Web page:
Bray said she didn't know why they'd been targeted. School kids have to get vaccinated for a number of things, including polio, whooping cough, mumps, measles and rubella, but parents can sign a waiver.

At the Willow Creek Community Health Center, RN Clinic Coordinator Erica Dykehouse said her first thought when she saw the graffiti was that perhaps it had been done by the parent or relative of someone who had been recently diagnosed with autism. It isn't known what causes autism, she said. But about 12 years ago the medical journal The Lancet published an article linking the preservative thimerosal in the mumps-measles-rubella vaccine to cases of autism. And although it later was found that the article was based on altered data, and although subsequent studies have debunked the link, the myth persists.

"I wondered why we got hit," Dykehouse said. "We don't force parents to vaccinate their children, and we do explain to them the risks of it, and we do explain to them that even though there's no link between thimerosal and autism, they went ahead and just took it out of vaccines in 2002."

But she said she can sympathize with worried parents. "Just looking at it from a parent's perspective, you are responsible for this other being, and every decision you make on their behalf you're wondering, what are the consequences going to be? ... But then when you look at small pox, or whooping cough ... or polio, you have to weigh that against the risk of being vaccinated."

Humboldt County has a huge pocket of non-immunized children. California Department of Public Health statistics from 2008 reveal that in most elementary schools in the state, 80 to 100 percent of kindergarteners were immunized. An immunization rate above 80 percent provides "herd immunity," said Ann Lindsay, Humboldt County Health Officer, on Tuesday.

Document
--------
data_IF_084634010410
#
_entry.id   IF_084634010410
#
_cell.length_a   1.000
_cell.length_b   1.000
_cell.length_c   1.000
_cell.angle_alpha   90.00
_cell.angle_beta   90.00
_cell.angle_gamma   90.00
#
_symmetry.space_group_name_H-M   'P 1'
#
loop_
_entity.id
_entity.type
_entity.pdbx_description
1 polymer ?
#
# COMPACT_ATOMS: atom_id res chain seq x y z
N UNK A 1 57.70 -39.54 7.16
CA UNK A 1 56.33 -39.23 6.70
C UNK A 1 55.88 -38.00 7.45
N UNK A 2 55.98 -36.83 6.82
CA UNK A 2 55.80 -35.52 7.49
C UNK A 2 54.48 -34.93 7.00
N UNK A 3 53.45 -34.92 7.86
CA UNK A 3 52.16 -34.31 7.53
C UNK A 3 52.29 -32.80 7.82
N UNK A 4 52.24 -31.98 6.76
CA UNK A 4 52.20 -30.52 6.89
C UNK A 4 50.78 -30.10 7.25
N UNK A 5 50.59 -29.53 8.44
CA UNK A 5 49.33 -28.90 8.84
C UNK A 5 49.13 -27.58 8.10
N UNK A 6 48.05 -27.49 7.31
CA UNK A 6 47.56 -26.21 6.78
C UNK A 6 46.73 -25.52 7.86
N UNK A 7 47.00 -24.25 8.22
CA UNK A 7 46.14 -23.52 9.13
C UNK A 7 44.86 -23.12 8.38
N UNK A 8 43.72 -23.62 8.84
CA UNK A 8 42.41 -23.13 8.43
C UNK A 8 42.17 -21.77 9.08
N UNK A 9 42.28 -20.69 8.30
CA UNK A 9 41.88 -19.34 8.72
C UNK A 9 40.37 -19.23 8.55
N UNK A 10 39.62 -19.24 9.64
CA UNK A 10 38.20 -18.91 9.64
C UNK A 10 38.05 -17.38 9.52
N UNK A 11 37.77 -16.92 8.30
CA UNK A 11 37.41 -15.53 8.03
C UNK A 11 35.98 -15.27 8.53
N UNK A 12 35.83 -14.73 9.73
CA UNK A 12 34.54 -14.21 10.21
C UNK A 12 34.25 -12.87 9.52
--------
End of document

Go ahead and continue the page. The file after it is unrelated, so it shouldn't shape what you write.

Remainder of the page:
"But if fewer are immunized, there's a chance you could get an outbreak of a real serious, preventable disease," she said. "About half of our schools [in Humboldt] have insufficient immunization rates." Several fall below 30 percent. And there have been outbreaks -- two years ago, 67 Humboldt kids got whooping cough and two were air-ambulanced out for intensive care.

Lindsay said she "can't support that kind of 'community education'" that the vandals had engaged in.

Bray, at Trinity Elementary, said even if you're vehemently anti-vaccination, "this is not the way to get your point across."

"Schools are in financial crisis as we speak and we just really don't have the money or the time to have to deal with something like this," Bray said.

As a side note, the character trait for next month's assembly at Burnt Ranch Elementary School is "Respect."

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About The Author

Heidi Walters

Heidi Walters worked as a staff writer at the North Coast Journal from 2005 to 2015.